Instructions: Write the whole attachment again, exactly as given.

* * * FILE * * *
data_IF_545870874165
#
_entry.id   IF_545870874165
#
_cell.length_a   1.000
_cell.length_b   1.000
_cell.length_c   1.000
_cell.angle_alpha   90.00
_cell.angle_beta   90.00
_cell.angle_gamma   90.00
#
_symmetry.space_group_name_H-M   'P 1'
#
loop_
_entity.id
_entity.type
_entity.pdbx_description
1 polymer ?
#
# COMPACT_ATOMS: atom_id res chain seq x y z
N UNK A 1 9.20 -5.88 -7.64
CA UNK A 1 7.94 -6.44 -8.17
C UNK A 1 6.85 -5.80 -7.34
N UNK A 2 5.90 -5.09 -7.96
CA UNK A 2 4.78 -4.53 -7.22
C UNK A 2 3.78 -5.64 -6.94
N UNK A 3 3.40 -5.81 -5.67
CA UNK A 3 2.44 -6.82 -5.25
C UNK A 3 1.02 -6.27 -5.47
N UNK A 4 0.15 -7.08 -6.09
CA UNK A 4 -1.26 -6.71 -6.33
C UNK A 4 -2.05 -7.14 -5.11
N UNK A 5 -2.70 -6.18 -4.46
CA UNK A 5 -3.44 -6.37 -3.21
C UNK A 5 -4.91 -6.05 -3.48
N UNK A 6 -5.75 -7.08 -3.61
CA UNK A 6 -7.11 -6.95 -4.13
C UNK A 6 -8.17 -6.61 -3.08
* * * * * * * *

data_IF_545870874165
#
_entry.id   IF_545870874165
#
_cell.length_a   1.000
_cell.length_b   1.000
_cell.length_c   1.000
_cell.angle_alpha   90.00
_cell.angle_beta   90.00
_cell.angle_gamma   90.00
#
_symmetry.space_group_name_H-M   'P 1'
#
loop_
_entity.id
_entity.type
_entity.pdbx_description
1 polymer ?
#
# COMPACT_ATOMS: atom_id res chain seq x y z
N UNK A 1 9.20 -5.88 -7.64
CA UNK A 1 7.94 -6.44 -8.17
C UNK A 1 6.85 -5.80 -7.34
N UNK A 2 5.90 -5.09 -7.96
CA UNK A 2 4.78 -4.53 -7.22
C UNK A 2 3.78 -5.64 -6.94
N UNK A 3 3.40 -5.81 -5.67
CA UNK A 3 2.44 -6.82 -5.25
C UNK A 3 1.02 -6.27 -5.47
N UNK A 4 0.15 -7.08 -6.09
CA UNK A 4 -1.26 -6.71 -6.33
C UNK A 4 -2.05 -7.14 -5.11
N UNK A 5 -2.70 -6.18 -4.46
CA UNK A 5 -3.44 -6.37 -3.21
C UNK A 5 -4.91 -6.05 -3.48
N UNK A 6 -5.75 -7.08 -3.61
CA UNK A 6 -7.11 -6.95 -4.13
C UNK A 6 -8.17 -6.61 -3.08